Dewinterizing Your Towable RV

May 31, 2019 | Maintenance & Mods

Dewinterizing Your Towable RV

By Togo RV

Prepare your trailer and tow vehicle for camping season with these 5 tips.
Ready yourself for adventure with Togo RV’s 5 pointers for dewinterizing your towable RV. We’ll help you prep the water system, tires, and batteries so you can get hitched and on your way that much sooner.

A family canoeing with an RV in the background

Spring forward.

You know what they say: when the snow finally melts, adventure can’t be far away. But before you hit the highway in your towable RV, you’ve got to make sure it’s road ready. You don’t want to waste a minute fixing a flat or repairing a leak (and those things never take just a minute).

Whether you drive an Airstream Classic, a Jayco Hummingbird, or a Dutchmen Atlas, the dewinterization process will be largely the same. What differs mostly depends on what you’ve got inside.

When you dewinterize is up to you, just give yourself plenty of time to check everything before you take off on that cross-country jaunt.

Royal flush

One critical aspect of dewinterizing your travel trailer is restoring your water system. This involves removing RV antifreeze from your pipes and sanitizing the system so you’re all set for spring travel.

First, the antifreeze part.

Removing antifreeze

Close your faucets, and then reconnect any water lines you might have disconnected. Leave your water heater in “bypass mode” and put a water hose in the city water inlet. Turn on the water. See or hear any leaks?

Good. Now flush out the antifreeze by turning on the water pump and then the first faucet. Start with hot water, then cold water, until the water runs clear. Repeat this at each faucet, then at the shower and toilet. Finish with the toilet and low point drain.

When the water runs clear at each one, turn off the supply and disconnect the hose; then, fill up your fresh water tank with enough water to flush each one again. Turn on the pump and flush each faucet one more time.

All nice and sanitary

Water being flushed out of faucet

Sanitizing is critical in making sure you don’t get sick. Here’s how you do it:

  1. Close your drains and install the drain plugs.
  2. Take a quarter cup of household bleach for every 15 gallons your fresh water tank holds. Mix the bleach with water in a one-gallon container and pour the mixture into your tank.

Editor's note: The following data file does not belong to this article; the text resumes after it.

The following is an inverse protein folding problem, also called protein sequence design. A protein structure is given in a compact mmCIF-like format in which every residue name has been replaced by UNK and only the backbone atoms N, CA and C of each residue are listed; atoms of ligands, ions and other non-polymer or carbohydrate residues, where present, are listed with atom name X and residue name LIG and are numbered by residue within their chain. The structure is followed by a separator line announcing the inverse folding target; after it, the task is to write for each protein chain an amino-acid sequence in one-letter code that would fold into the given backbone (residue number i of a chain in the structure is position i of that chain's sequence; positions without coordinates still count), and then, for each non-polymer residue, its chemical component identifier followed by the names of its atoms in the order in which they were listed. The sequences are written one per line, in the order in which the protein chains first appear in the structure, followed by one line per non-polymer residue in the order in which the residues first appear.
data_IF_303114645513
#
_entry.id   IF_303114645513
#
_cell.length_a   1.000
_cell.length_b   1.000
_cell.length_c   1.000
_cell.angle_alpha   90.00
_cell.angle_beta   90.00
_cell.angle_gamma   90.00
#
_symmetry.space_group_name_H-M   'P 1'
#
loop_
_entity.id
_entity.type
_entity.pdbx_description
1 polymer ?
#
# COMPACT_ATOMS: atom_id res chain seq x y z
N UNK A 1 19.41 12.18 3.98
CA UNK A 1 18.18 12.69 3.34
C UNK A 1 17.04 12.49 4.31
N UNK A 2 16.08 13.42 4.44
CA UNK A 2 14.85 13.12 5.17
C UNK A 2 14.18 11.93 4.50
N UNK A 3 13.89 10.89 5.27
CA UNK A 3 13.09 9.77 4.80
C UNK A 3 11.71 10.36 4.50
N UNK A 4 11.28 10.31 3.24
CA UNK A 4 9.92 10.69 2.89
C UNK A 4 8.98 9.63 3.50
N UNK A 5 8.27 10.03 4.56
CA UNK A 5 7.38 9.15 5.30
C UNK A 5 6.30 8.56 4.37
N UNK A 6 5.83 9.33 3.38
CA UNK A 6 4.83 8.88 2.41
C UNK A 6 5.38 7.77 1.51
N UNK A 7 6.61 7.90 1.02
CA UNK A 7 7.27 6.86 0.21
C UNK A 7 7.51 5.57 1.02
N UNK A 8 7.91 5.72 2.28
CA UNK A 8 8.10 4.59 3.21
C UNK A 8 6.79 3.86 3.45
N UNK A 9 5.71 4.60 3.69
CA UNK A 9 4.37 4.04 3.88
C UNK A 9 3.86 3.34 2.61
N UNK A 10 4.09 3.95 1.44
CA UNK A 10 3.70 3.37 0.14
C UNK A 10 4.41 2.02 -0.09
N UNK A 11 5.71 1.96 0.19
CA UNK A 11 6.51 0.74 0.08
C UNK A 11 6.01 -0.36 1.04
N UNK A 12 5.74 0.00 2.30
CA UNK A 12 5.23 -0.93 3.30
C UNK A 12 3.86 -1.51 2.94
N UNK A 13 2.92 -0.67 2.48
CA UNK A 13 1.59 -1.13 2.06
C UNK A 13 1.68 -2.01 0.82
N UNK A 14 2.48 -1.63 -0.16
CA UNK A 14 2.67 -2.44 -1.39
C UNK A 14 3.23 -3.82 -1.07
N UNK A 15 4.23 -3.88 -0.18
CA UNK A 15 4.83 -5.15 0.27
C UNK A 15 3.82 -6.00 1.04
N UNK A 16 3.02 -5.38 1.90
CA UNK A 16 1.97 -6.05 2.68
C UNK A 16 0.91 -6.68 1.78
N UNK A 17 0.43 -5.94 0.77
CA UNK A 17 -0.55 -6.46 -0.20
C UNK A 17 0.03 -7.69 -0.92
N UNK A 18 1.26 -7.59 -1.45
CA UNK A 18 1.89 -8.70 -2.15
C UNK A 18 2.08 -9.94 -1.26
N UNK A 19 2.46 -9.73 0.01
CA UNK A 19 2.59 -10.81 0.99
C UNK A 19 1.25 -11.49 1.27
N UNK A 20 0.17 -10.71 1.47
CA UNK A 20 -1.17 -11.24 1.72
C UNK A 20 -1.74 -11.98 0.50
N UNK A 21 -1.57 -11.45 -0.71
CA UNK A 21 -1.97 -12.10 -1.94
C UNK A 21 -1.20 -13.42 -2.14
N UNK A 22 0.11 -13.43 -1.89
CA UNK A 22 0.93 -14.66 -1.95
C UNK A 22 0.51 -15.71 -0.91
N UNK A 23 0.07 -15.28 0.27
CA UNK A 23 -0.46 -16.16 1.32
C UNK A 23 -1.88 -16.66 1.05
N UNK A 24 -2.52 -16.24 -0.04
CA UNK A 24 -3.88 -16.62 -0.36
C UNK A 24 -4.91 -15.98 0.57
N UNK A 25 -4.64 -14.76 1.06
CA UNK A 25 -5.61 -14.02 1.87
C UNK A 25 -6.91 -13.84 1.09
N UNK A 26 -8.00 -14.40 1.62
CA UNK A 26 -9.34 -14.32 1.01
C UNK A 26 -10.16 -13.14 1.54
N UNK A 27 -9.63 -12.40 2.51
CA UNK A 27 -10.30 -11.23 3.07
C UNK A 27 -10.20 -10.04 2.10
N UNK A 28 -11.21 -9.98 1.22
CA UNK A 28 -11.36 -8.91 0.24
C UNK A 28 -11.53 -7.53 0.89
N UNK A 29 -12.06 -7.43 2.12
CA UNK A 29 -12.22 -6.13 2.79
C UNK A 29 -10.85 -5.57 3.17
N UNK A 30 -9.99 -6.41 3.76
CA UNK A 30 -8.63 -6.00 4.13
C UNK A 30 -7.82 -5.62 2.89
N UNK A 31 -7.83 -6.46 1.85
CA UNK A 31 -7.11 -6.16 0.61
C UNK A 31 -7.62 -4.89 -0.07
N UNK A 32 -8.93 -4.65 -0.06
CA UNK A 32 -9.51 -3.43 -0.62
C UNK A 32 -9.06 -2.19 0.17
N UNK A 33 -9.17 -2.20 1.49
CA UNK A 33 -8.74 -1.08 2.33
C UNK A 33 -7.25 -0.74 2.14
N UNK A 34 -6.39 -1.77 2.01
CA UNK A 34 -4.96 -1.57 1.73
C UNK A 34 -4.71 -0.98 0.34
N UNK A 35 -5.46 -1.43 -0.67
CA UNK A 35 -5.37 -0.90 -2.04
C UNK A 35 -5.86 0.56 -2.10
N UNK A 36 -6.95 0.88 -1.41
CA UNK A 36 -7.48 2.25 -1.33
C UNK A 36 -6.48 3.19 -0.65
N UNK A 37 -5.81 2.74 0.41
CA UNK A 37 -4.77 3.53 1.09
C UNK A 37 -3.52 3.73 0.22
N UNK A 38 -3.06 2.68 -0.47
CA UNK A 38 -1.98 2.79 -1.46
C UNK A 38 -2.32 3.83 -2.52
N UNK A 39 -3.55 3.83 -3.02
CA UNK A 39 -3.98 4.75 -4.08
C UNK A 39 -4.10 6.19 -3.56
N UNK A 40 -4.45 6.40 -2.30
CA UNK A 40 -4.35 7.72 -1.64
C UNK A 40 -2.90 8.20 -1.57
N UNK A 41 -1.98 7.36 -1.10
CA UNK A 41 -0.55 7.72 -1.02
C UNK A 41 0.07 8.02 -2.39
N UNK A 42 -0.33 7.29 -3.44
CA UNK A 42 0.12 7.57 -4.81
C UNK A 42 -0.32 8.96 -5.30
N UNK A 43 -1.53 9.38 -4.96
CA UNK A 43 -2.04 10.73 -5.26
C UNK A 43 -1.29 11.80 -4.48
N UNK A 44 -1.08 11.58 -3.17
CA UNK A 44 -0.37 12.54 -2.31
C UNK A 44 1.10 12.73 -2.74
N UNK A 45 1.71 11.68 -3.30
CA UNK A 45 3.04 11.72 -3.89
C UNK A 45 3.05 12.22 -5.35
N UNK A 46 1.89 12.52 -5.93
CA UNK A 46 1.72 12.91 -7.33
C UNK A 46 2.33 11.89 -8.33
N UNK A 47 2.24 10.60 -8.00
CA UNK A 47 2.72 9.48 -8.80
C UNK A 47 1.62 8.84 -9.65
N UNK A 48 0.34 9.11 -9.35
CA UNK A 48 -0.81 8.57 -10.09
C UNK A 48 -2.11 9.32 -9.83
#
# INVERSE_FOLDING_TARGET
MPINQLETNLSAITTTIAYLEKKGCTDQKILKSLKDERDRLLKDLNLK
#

3. Run water at each faucet until you smell the bleach mixture.
  4. After 8 to 12 hours, drain the tank and fill it with fresh water.
  5. Run each faucet until you can’t smell the bleach.
  6. Drain the remaining water. If you still smell bleach, refill the tank and repeat the process until you can’t.
  7. Install any water filters and turn off the water heater bypass.

Charge ahead

RV battery being tested

Dead batteries are no good – especially when you’re on the road less traveled. Make sure your RV batteries are fully charged when it’s go time. Disconnect them from shore power and turn off your RV power, ensuring the main switch is “off.” Grab some latex gloves and safety glasses.

Check your batteries for cracks and replace any cracked batteries. Clean around the terminals with hot water and baking soda if you see any corrosion.

Now for the charge. Don’t be surprised if it takes a few hours – or longer – depending on the size of your batteries and how you chose to winterize them. (A battery can lose about 10% of its charge each month it’s in storage.) Charge them overnight if your vehicle has more than four.

But don’t just sit there! Move on to your tires while those suckers are charging.

Under pressure

Low tires can bring your fun to a screeching halt. Literally. Adequate tire pressure means less chance of rapid tread wear, uneven handling, or a blowout.

Check each tire, and your spare, for any cracks along the treads and sidewall. Check the pressure with a tire inflation gauge; inflate them to the pressure listed in the manufacturer guidelines.

Get hitched

RV getting hitched

Hitching your trailer correctly is critical. Do it wrong, and you could damage your trailer and even injure yourself (or at the very least, your ego).

If you’re not used to hitching up, watch our How to Hitch a Bumper Pull RV or How to Hitch a Fifth-Wheel RV videos, depending on what type of trailer you have.

You’ll also want to reference your owners’ manual for any considerations specific to your model. It’s important to be thorough and focus on the work at hand. Dewinterizing is about tending to the details; don’t rush your way through it.

Once you’re all hitched up (and you’ve double checked that your linch pin is completely secure), fire up your tow vehicle and drive around the block. Check your brakes and turn signals. Listen for any strange noises that need to get checked out. You’re not ready to hit the road until you’re sure everything is in fully working order.

We’ve covered a lot of ground here, but not everything. Check out our Dewinterizing Your RV guide to learn about inspecting the interior and exterior of your RV, testing your appliances, flushing your black tank, and more.


Togo RV

Pronounced [toh-goh], and rhymes with logo, Togo RV makes RVing easy so you can spend more time doing what you love. Want more miles, less trials? Run with Togo.

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